Video: 'One Shot' shows what it takes to capture an iconic image at the Olympic games

A thread on Reddit has brought a neat photography documentary from 2017 to our attention. 'One Shot: Photographing the Olympic Games' is a behind the scenes look at how photographers capture the iconic images of the Olympics, including a special focus on photographers setting up to capture the 100m men's final in Rio de Janeiro during the 2016 summer games. Featured photographers include multi-awarded photographers such as Lucy Nicholson, Dave Burnett, Bob Martin, Tim de Waele, and Tsuyoshi Matsumoto. Nicholson had a very specific image in mind for the 100m men's final in Rio. As she sets up her gear, nine hours ahead of the starting gun kicking off what is one of the most exciting 10 seconds in sports, Nicholson talks about how she wants a tight shot of the winner with other sprinters on either side of the winner. 'You only get one chance to take the key shot,' Nicholson says. A chart showing Sports Illustrated's plans for photographing the 100m men's final in Rio. Click to enlarge. The documentary, seen below, was awarded the Candido Cannavo Award at the World Final of the Milan Sport Film Festival in 2018. About 150 iconic images from nearly 100 different photographers over the last 50 years of Olympic games are featured. An iconic image tells a story for years to come. Long after the medals have been awarded to the victors, and even long after the photographer has passed, the images and the stories they tell remain. Presenter Jonathan Edwards, Olympic gold medalist triple jumper, says it well, 'A story that's taken a lifetime to create, told in one shot. One freeze frame.' Years of planning are required to create iconic images, and in under a minute, an iconic photo can be sent halfway around the globe. The technology on display in 2016 during the summer games was incredible. Reuters was able to get the first photo of Usain Bolt winning the 100m men's final out to its customers in 58 seconds. It's safe to assume that the technology will have advanced even further when photographers head to Tokyo in 2021. And while the equipment and tools photographers use continue to evolve, photography's importance when telling a story remains unchanged. 'One Shot' was directed and written by Peter Davies and presented by Jonathan Edwards. As pointed out by PetaPixel, the documentary can also be viewed on the Olympic Channel. It's hosted on YouTube by Anthony Edgar, the Head of Media Operations for the International Olympic Committee. Edgar also appears in the video. His channel, linked above, includes a lot of interesting Olympics-related video content.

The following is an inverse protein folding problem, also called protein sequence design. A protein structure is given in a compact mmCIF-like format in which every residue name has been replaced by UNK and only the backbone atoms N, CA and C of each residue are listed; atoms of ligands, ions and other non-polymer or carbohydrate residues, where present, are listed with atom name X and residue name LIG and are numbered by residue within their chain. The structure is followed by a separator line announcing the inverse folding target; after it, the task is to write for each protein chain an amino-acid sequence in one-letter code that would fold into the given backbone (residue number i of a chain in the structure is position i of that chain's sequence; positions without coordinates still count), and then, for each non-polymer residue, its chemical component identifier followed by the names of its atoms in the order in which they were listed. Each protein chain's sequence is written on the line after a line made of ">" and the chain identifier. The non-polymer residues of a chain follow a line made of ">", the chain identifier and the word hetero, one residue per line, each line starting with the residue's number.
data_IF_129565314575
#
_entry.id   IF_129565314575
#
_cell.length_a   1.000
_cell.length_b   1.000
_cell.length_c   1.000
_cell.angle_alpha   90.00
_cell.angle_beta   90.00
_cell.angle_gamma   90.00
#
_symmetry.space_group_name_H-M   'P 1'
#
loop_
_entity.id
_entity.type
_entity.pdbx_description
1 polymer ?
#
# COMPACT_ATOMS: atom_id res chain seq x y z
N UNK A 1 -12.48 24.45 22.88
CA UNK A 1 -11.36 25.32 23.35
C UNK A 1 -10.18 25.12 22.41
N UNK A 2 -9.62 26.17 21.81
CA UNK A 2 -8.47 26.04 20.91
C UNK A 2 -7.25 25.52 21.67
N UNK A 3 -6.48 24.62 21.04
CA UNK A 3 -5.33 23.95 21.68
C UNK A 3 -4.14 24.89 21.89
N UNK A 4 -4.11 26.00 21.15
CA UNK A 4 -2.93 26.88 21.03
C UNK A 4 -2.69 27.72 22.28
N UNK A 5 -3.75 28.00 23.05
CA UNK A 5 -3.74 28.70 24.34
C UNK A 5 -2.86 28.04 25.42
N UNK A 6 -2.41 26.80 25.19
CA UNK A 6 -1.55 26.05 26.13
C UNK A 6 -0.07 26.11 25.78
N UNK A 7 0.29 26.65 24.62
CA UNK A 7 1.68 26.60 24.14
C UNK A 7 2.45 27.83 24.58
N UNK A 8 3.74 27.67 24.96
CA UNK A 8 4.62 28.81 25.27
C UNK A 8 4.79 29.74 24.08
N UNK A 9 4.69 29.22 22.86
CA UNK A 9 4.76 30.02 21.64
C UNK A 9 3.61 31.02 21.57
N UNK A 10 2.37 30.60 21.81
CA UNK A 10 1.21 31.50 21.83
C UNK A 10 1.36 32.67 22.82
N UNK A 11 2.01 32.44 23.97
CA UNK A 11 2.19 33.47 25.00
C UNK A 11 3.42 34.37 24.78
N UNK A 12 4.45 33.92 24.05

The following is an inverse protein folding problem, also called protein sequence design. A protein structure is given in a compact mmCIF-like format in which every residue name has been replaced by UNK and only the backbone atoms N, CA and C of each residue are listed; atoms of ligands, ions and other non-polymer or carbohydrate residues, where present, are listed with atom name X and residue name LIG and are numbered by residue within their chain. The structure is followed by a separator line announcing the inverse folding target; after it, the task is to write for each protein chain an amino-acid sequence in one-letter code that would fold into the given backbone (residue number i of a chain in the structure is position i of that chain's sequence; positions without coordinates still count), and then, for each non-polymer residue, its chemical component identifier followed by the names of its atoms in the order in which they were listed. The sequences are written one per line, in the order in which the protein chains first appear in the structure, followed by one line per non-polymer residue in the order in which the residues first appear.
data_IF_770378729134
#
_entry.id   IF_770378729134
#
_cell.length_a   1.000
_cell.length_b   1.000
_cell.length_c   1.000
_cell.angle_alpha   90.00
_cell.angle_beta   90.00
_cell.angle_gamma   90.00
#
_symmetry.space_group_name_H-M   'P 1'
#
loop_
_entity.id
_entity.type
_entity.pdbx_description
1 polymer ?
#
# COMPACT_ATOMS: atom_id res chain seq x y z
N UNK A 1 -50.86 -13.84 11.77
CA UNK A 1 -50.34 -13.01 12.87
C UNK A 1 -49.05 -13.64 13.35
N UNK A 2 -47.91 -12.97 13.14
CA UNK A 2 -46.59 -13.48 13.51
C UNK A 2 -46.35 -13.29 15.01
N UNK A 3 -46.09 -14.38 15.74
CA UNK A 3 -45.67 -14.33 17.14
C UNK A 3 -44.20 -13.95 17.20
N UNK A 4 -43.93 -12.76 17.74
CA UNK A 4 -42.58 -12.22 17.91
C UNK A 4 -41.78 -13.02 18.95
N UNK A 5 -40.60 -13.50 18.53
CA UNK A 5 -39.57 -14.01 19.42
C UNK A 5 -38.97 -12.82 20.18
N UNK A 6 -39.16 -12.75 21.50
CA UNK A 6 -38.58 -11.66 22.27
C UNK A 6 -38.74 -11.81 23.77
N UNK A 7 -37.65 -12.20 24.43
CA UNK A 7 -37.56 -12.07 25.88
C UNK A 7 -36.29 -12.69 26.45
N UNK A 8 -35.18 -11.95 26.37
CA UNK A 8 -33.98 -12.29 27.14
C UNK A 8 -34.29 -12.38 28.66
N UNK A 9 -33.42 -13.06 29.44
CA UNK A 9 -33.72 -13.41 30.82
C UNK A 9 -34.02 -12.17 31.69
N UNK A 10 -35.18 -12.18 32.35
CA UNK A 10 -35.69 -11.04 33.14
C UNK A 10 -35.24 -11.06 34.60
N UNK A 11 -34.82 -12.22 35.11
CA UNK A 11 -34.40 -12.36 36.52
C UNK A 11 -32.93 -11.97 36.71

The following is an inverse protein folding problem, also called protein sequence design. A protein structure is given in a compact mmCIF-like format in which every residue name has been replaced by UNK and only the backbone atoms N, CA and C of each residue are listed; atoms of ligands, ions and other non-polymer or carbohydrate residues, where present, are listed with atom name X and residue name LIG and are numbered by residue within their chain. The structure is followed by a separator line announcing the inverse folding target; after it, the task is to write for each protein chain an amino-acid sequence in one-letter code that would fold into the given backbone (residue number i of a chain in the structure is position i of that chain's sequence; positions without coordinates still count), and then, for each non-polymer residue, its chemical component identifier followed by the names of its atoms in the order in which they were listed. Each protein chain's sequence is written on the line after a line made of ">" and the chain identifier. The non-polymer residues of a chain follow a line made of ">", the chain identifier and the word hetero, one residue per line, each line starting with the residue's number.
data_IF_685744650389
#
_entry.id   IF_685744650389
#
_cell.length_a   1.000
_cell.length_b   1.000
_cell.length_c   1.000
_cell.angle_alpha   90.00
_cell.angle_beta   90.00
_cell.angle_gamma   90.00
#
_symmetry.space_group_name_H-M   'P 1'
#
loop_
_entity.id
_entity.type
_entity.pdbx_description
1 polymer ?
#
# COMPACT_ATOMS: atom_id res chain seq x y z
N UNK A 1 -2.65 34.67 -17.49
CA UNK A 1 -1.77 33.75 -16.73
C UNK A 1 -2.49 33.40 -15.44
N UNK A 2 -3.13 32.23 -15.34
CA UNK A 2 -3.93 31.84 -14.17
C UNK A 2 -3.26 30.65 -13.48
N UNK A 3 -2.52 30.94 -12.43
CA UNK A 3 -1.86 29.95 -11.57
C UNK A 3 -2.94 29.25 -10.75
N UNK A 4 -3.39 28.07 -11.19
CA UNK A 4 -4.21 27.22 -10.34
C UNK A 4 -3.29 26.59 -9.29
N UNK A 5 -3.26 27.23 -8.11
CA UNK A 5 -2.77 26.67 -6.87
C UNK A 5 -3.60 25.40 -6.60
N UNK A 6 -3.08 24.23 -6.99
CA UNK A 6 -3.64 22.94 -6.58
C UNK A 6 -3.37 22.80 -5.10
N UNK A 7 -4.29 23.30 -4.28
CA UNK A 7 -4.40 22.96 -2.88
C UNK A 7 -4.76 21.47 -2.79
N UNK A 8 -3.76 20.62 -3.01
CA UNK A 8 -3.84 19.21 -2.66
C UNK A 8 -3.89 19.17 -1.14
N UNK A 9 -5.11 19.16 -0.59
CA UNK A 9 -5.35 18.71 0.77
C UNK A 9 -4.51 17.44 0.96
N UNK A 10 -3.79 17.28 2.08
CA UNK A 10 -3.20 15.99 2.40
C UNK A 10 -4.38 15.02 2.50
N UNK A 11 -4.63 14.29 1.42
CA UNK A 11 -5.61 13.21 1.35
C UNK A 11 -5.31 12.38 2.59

Video: 'One Shot' shows what it takes to capture an iconic image at the Olympic games

A thread on Reddit has brought a neat photography documentary from 2017 to our attention. 'One Shot: Photographing the Olympic Games' is a behind the scenes look at how photographers capture the iconic images of the Olympics, including a special focus on photographers setting up to capture the 100m men's final in Rio de Janeiro during the 2016 summer games.

Featured photographers include multi-awarded photographers such as Lucy Nicholson, Dave Burnett, Bob Martin, Tim de Waele, and Tsuyoshi Matsumoto. Nicholson had a very specific image in mind for the 100m men's final in Rio. As she sets up her gear, nine hours ahead of the starting gun kicking off what is one of the most exciting 10 seconds in sports, Nicholson talks about how she wants a tight shot of the winner with other sprinters on either side of the winner. 'You only get one chance to take the key shot,' Nicholson says.

A chart showing Sports Illustrated's plans for photographing the 100m men's final in Rio. Click to enlarge.

The documentary, seen below, was awarded the Candido Cannavo Award at the World Final of the Milan Sport Film Festival in 2018. About 150 iconic images from nearly 100 different photographers over the last 50 years of Olympic games are featured. An iconic image tells a story for years to come. Long after the medals have been awarded to the victors, and even long after the photographer has passed, the images and the stories they tell remain. Presenter Jonathan Edwards, Olympic gold medalist triple jumper, says it well, 'A story that's taken a lifetime to create, told in one shot. One freeze frame.'

Years of planning are required to create iconic images, and in under a minute, an iconic photo can be sent halfway around the globe. The technology on display in 2016 during the summer games was incredible. Reuters was able to get the first photo of Usain Bolt winning the 100m men's final out to its customers in 58 seconds. It's safe to assume that the technology will have advanced even further when photographers head to Tokyo in 2021. And while the equipment and tools photographers use continue to evolve, photography's importance when telling a story remains unchanged.

'One Shot' was directed and written by Peter Davies and presented by Jonathan Edwards. As pointed out by PetaPixel, the documentary can also be viewed on the Olympic Channel. It's hosted on YouTube by Anthony Edgar, the Head of Media Operations for the International Olympic Committee. Edgar also appears in the video. His channel, linked above, includes a lot of interesting Olympics-related video content.